We woke up refreshed, ate breakfast and cleaned up camp while some deer munched on the surrounding trees. Next we did a short hike with some rock scrambling and breathtaking views. The temperature was perfect and everyone enjoyed the outing. We even crossed the Appalachian Trail. Once back in the car, we drove the famous Skyline Drive for about 10 miles. The road was quite twisty, so we distributed the barf bags that were swiped from airplanes by some thoughtful relatives. Despite the frequent curves, the road was truly beautiful. When we were perched on a high rock during our hike, Christine commented that it looked as if she could jump down and have a soft landing on the tops of the fluffy looking tree tops.
|Our home in Shenandoah|
|Shenandoah, the view from the top of our hike|
This ended the good part of our day. After we exited the park, we realized our drive to the Smoky Mountains was two hours longer than we expected. That would put us there after 8:00, with no stops. So, we decided to rely on our snack supply and not stop for lunch. We pressed on. It became obvious we were in the Bible belt because of the religious-themed road signs and advertisements for churches everywhere. One sign read, “Jesus is Lord, buy guns here.” It was atop a camouflage painted building.
There was a town about two miles from our campsite and we were planning to stop for firewood and dinner supplies. Then, when we arrived at our spot, James was going to quickly put up the tent and I would make the fire before it got dark. That was the simple plan, but that is not how it went. Everyone was hungry and therefore grumpy. The town didn’t have a grocery store, but rather a quick stop (my worst food nightmare), which closed 3 minutes before we arrived. We had to drive a few miles farther down the road for another gross quick stop that was opened. Meanwhile, the sun was sinking fast and people getting grumpier. The store had hot dogs with five thousand nasty ingredients, and that was the best thing there. We bought them and some firewood then got out quickly. The tent went up just before it got too dark, but the fire would not start. The kids were moaning and groaning in hunger (hunger which, apparently renders them helpless). They were suggesting that we just go to the next campsite over and ask if we could borrow their fire just long enough to cook our disgusting hot dogs. This plan was vetoed as we continued to attempt to light the fire. The wood was wet, it was dark, and I was convinced that we might lose at least one family member to hunger if we didn’t do something fast. We got out the propane burner and cooked our dogs over that flame. Is that OK?? It turns out we all lived through it and we managed to clean up dinner in the dark then went soundly to sleep.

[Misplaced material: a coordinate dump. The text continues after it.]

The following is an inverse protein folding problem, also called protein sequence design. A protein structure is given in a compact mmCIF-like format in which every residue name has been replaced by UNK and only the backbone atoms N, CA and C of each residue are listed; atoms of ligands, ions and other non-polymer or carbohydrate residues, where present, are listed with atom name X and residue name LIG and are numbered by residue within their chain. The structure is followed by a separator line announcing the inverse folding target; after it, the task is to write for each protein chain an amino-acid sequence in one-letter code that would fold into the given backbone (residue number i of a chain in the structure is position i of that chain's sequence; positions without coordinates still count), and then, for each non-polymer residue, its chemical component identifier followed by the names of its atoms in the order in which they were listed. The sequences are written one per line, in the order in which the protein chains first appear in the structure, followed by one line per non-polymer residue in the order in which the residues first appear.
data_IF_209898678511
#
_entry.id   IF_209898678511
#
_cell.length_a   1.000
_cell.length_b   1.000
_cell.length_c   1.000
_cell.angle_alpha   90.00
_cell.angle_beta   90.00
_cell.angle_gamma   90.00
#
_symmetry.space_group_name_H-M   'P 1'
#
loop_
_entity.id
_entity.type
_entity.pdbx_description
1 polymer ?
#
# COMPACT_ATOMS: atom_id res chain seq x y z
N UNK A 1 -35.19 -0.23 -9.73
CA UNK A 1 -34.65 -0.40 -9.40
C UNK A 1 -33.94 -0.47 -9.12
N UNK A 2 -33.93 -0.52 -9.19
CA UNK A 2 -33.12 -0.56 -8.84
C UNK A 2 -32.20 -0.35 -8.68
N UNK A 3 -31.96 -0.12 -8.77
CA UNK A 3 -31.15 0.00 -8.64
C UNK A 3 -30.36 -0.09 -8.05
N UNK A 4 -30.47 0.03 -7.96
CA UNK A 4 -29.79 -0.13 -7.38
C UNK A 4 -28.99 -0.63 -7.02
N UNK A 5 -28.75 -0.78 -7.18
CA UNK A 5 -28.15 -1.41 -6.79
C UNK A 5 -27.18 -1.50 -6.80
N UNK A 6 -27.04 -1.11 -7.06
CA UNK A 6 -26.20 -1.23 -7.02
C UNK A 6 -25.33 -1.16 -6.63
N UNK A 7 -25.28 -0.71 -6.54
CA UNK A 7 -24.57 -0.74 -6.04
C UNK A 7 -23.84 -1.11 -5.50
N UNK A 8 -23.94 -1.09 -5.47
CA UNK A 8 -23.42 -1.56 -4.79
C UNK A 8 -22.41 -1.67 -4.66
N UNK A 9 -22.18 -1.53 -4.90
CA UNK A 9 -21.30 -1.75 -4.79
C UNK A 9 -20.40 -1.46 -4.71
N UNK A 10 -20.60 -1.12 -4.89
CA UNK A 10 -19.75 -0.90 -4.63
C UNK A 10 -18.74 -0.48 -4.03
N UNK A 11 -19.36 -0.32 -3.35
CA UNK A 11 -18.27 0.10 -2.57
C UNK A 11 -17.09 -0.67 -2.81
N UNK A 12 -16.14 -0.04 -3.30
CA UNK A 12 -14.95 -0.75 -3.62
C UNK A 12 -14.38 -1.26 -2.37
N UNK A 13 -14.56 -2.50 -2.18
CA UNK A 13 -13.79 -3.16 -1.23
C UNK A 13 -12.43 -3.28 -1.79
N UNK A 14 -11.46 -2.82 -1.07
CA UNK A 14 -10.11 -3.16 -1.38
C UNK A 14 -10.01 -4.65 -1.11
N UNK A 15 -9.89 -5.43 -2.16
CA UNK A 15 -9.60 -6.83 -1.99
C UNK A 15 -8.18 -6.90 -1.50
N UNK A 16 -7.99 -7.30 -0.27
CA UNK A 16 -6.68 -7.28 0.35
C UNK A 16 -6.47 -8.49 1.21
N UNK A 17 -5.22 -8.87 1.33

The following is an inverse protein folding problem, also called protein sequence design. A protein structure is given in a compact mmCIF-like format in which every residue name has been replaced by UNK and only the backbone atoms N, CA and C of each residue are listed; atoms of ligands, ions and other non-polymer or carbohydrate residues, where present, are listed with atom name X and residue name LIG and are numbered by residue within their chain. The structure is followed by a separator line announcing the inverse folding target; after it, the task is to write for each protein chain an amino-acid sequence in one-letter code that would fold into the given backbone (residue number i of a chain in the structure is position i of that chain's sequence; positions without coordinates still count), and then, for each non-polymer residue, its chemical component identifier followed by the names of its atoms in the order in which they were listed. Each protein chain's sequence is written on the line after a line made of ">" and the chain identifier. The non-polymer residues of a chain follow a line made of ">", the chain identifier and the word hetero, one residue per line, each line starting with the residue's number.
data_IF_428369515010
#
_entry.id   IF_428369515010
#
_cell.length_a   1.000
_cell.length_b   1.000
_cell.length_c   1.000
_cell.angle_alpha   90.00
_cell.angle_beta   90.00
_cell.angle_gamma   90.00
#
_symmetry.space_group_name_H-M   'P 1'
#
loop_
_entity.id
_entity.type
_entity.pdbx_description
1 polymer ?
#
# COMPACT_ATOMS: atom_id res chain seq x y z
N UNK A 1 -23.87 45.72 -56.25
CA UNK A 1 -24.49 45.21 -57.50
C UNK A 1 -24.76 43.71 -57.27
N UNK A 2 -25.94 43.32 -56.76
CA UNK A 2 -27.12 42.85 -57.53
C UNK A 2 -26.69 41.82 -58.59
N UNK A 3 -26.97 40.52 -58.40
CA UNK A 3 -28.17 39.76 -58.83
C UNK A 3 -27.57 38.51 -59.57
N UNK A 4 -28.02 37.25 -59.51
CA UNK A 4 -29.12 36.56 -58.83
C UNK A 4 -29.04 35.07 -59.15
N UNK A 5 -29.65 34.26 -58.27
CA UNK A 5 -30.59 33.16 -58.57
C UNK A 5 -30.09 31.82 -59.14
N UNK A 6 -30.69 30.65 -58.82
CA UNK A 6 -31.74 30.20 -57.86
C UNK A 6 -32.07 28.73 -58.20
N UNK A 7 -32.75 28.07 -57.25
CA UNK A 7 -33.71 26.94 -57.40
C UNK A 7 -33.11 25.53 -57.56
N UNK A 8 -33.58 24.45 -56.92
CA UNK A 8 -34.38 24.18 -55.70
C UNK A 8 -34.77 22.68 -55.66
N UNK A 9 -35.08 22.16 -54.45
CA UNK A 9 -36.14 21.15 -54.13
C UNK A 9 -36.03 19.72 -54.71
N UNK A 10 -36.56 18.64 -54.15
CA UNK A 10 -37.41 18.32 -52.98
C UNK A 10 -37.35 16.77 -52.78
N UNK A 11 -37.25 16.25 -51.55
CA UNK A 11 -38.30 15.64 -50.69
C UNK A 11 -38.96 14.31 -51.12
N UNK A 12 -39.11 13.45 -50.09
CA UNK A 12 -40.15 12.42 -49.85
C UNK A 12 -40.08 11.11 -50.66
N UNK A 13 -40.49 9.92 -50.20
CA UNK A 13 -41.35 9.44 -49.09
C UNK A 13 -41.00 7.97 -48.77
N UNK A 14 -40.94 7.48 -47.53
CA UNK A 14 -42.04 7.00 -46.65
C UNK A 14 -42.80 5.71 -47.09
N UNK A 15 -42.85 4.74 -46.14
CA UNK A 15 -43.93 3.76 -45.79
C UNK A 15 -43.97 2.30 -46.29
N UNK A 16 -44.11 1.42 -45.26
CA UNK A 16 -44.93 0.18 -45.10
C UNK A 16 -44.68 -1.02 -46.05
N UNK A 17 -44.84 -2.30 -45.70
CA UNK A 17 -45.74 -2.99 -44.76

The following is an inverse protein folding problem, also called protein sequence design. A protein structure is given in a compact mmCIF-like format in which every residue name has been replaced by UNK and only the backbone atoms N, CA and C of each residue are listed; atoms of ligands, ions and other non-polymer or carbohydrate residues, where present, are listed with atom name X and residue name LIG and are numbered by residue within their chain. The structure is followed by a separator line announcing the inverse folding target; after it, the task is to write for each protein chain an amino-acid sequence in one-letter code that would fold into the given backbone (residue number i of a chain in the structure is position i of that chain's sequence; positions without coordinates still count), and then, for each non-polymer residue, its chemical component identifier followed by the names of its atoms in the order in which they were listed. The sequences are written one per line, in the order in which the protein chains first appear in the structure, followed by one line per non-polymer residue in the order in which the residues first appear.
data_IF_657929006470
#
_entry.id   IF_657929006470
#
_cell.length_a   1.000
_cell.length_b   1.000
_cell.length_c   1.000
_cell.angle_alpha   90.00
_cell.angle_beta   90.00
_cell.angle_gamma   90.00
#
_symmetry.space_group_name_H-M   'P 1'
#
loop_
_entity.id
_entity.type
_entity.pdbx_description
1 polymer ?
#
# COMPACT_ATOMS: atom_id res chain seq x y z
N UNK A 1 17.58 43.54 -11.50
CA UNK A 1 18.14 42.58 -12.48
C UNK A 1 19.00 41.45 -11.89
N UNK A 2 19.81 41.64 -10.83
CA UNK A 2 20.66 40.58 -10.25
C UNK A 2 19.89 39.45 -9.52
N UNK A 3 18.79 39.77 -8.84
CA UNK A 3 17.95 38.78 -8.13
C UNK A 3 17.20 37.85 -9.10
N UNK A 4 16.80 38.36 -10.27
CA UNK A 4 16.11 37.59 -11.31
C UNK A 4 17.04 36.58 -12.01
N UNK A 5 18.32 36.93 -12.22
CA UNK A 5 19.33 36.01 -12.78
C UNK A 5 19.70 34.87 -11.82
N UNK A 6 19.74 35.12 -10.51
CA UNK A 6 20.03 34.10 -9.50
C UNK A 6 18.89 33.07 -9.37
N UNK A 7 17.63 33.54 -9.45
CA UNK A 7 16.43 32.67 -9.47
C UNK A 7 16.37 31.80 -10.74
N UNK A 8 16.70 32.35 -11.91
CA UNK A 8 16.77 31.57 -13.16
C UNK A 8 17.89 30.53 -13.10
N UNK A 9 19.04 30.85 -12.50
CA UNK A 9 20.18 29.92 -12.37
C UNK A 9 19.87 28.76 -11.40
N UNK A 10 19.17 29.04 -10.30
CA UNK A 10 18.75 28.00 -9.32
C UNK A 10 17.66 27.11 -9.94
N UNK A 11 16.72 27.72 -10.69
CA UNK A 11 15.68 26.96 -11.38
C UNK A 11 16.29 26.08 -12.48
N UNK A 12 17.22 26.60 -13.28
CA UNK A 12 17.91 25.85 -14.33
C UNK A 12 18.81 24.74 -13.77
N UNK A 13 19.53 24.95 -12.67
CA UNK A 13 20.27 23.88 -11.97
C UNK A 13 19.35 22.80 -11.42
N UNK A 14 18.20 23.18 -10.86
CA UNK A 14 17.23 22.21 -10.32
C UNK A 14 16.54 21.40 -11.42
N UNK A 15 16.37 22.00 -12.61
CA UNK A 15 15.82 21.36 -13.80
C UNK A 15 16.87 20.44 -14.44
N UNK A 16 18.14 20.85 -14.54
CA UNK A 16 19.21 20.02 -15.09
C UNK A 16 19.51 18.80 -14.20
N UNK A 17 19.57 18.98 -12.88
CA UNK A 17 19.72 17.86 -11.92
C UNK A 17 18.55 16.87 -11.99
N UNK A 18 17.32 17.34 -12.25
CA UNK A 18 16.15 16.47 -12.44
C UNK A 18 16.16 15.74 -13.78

Tip of the day: Expect some hard days, then go to sleep and wake up happy for the new day. Try not to do or say anything on the hard day that you might regret in the morning.